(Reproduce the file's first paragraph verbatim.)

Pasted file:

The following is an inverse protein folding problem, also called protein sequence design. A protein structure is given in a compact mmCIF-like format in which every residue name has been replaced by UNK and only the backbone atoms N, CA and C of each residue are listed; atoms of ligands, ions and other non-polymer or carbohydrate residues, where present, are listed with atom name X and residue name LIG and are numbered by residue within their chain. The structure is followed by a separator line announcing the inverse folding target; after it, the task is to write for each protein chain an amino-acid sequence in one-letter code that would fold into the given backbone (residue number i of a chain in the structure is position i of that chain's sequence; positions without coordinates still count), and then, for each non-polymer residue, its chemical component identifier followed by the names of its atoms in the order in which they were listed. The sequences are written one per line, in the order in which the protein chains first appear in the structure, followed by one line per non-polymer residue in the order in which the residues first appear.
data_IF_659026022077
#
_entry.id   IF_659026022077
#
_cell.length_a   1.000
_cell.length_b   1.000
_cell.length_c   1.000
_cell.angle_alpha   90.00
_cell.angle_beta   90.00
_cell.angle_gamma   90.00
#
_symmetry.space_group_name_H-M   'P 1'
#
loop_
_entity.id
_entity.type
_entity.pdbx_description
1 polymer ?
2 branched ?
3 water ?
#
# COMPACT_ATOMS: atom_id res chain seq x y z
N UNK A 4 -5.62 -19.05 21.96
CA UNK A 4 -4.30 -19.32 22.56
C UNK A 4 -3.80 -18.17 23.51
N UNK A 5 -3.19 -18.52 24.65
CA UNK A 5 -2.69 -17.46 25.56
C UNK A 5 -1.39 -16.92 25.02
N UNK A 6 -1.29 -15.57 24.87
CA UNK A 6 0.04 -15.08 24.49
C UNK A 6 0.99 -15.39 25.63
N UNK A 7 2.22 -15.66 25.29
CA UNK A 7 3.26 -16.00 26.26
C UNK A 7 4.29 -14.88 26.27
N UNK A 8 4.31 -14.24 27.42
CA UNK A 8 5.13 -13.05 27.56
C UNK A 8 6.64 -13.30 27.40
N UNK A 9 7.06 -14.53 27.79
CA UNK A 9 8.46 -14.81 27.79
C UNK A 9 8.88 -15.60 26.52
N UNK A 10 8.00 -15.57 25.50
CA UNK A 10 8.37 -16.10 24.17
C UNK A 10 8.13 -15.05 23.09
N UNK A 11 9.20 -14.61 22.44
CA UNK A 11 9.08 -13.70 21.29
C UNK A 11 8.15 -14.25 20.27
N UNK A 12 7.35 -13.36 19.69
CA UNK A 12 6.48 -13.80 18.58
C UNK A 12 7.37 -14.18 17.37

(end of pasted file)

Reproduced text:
The following is an inverse protein folding problem, also called protein sequence design. A protein structure is given in a compact mmCIF-like format in which every residue name has been replaced by UNK and only the backbone atoms N, CA and C of each residue are listed; atoms of ligands, ions and other non-polymer or carbohydrate residues, where present, are listed with atom name X and residue name LIG and are numbered by residue within their chain. The structure is followed by a separator line announcing the inverse folding target; after it, the task is to write for each protein chain an amino-acid sequence in one-letter code that would fold into the given backbone (residue number i of a chain in the structure is position i of that chain's sequence; positions without coordinates still count), and then, for each non-polymer residue, its chemical component identifier followed by the names of its atoms in the order in which they were listed. The sequences are written one per line, in the order in which the protein chains first appear in the structure, followed by one line per non-polymer residue in the order in which the residues first appear.